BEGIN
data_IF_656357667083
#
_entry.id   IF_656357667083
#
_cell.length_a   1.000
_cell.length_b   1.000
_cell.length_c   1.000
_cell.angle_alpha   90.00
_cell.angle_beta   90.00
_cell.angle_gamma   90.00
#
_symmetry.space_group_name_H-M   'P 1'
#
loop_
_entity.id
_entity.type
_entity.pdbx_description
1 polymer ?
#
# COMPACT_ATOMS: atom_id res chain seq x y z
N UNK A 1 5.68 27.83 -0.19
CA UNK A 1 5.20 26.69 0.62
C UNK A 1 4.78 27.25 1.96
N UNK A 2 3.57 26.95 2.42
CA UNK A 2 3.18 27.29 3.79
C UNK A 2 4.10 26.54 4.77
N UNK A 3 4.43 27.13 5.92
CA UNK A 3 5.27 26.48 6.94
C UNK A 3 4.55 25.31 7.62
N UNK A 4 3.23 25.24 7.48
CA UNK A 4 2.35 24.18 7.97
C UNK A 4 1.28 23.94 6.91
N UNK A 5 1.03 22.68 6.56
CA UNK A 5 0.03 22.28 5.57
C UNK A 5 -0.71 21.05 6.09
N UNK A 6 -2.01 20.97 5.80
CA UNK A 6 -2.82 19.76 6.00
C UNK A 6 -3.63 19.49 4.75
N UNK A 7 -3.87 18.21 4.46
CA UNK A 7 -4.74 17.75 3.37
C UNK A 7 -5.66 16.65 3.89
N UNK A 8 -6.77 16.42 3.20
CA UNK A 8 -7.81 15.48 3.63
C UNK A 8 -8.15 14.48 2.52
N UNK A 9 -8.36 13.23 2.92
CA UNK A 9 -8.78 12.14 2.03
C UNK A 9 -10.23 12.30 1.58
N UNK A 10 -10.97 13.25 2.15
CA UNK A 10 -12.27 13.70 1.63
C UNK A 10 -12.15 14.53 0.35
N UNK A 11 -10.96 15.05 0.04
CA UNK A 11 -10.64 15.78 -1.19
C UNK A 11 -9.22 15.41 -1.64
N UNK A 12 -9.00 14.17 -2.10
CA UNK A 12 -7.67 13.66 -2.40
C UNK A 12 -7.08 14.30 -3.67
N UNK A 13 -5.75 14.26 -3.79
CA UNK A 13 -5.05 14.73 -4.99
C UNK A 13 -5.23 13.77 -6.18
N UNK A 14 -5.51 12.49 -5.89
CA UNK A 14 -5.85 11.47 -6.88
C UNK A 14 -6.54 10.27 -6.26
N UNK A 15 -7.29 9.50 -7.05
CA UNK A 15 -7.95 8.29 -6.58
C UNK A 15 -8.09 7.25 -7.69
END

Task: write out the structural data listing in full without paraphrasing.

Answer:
data_IF_656357667083
#
_entry.id   IF_656357667083
#
_cell.length_a   1.000
_cell.length_b   1.000
_cell.length_c   1.000
_cell.angle_alpha   90.00
_cell.angle_beta   90.00
_cell.angle_gamma   90.00
#
_symmetry.space_group_name_H-M   'P 1'
#
loop_
_entity.id
_entity.type
_entity.pdbx_description
1 polymer ?
#
# COMPACT_ATOMS: atom_id res chain seq x y z
N UNK A 1 5.68 27.83 -0.19
CA UNK A 1 5.20 26.69 0.62
C UNK A 1 4.78 27.25 1.96
N UNK A 2 3.57 26.95 2.42
CA UNK A 2 3.18 27.29 3.79
C UNK A 2 4.10 26.54 4.77
N UNK A 3 4.43 27.13 5.92
CA UNK A 3 5.27 26.48 6.94
C UNK A 3 4.55 25.31 7.62
N UNK A 4 3.23 25.24 7.48
CA UNK A 4 2.35 24.18 7.97
C UNK A 4 1.28 23.94 6.91
N UNK A 5 1.03 22.68 6.56
CA UNK A 5 0.03 22.28 5.57
C UNK A 5 -0.71 21.05 6.09
N UNK A 6 -2.01 20.97 5.80
CA UNK A 6 -2.82 19.76 6.00
C UNK A 6 -3.63 19.49 4.75
N UNK A 7 -3.87 18.21 4.46
CA UNK A 7 -4.74 17.75 3.37
C UNK A 7 -5.66 16.65 3.89
N UNK A 8 -6.77 16.42 3.20
CA UNK A 8 -7.81 15.48 3.63
C UNK A 8 -8.15 14.48 2.52
N UNK A 9 -8.36 13.23 2.92
CA UNK A 9 -8.78 12.14 2.03
C UNK A 9 -10.23 12.30 1.58
N UNK A 10 -10.97 13.25 2.15
CA UNK A 10 -12.27 13.70 1.63
C UNK A 10 -12.15 14.53 0.35
N UNK A 11 -10.96 15.05 0.04
CA UNK A 11 -10.64 15.78 -1.19
C UNK A 11 -9.22 15.41 -1.64
N UNK A 12 -9.00 14.17 -2.10
CA UNK A 12 -7.67 13.66 -2.40
C UNK A 12 -7.08 14.30 -3.67
N UNK A 13 -5.75 14.26 -3.79
CA UNK A 13 -5.05 14.73 -4.99
C UNK A 13 -5.23 13.77 -6.18
N UNK A 14 -5.51 12.49 -5.89
CA UNK A 14 -5.85 11.47 -6.88
C UNK A 14 -6.54 10.27 -6.26
N UNK A 15 -7.29 9.50 -7.05
CA UNK A 15 -7.95 8.29 -6.58
C UNK A 15 -8.09 7.25 -7.69